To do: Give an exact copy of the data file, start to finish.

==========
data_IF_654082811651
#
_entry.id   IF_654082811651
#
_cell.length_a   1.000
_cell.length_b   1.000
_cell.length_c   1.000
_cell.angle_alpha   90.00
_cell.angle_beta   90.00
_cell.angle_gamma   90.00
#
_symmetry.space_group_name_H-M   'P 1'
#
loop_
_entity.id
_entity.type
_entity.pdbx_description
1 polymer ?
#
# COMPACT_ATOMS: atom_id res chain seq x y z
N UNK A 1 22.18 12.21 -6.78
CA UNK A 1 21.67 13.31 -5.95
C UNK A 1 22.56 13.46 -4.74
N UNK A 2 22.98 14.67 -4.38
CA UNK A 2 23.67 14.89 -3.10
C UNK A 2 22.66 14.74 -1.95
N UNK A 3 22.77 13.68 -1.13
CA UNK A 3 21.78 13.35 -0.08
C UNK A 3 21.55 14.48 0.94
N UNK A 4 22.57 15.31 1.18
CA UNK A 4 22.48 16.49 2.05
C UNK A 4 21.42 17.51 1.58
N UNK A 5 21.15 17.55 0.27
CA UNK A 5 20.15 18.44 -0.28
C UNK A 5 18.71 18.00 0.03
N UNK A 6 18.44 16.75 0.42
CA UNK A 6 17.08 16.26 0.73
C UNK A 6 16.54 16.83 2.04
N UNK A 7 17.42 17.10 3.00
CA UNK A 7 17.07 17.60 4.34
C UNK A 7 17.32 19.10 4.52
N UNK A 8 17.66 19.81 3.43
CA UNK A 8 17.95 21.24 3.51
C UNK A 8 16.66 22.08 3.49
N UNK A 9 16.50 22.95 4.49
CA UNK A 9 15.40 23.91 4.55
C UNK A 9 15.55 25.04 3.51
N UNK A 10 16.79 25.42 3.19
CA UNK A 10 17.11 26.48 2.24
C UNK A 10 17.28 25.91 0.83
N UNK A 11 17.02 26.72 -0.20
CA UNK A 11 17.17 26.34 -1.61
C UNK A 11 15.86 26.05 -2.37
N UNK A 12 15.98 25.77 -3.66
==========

data_IF_654082811651
#
_entry.id   IF_654082811651
#
_cell.length_a   1.000
_cell.length_b   1.000
_cell.length_c   1.000
_cell.angle_alpha   90.00
_cell.angle_beta   90.00
_cell.angle_gamma   90.00
#
_symmetry.space_group_name_H-M   'P 1'
#
loop_
_entity.id
_entity.type
_entity.pdbx_description
1 polymer ?
#
# COMPACT_ATOMS: atom_id res chain seq x y z
N UNK A 1 22.18 12.21 -6.78
CA UNK A 1 21.67 13.31 -5.95
C UNK A 1 22.56 13.46 -4.74
N UNK A 2 22.98 14.67 -4.38
CA UNK A 2 23.67 14.89 -3.10
C UNK A 2 22.66 14.74 -1.95
N UNK A 3 22.77 13.68 -1.13
CA UNK A 3 21.78 13.35 -0.08
C UNK A 3 21.55 14.48 0.94
N UNK A 4 22.57 15.31 1.18
CA UNK A 4 22.48 16.49 2.05
C UNK A 4 21.42 17.51 1.58
N UNK A 5 21.15 17.55 0.27
CA UNK A 5 20.15 18.44 -0.28
C UNK A 5 18.71 18.00 0.03
N UNK A 6 18.44 16.75 0.42
CA UNK A 6 17.08 16.26 0.73
C UNK A 6 16.54 16.83 2.04
N UNK A 7 17.42 17.10 3.00
CA UNK A 7 17.07 17.60 4.34
C UNK A 7 17.32 19.10 4.52
N UNK A 8 17.66 19.81 3.43
CA UNK A 8 17.95 21.24 3.51
C UNK A 8 16.66 22.08 3.49
N UNK A 9 16.50 22.95 4.49
CA UNK A 9 15.40 23.91 4.55
C UNK A 9 15.55 25.04 3.51
N UNK A 10 16.79 25.42 3.19
CA UNK A 10 17.11 26.48 2.24
C UNK A 10 17.28 25.91 0.83
N UNK A 11 17.02 26.72 -0.20
CA UNK A 11 17.17 26.34 -1.61
C UNK A 11 15.86 26.05 -2.37
N UNK A 12 15.98 25.77 -3.66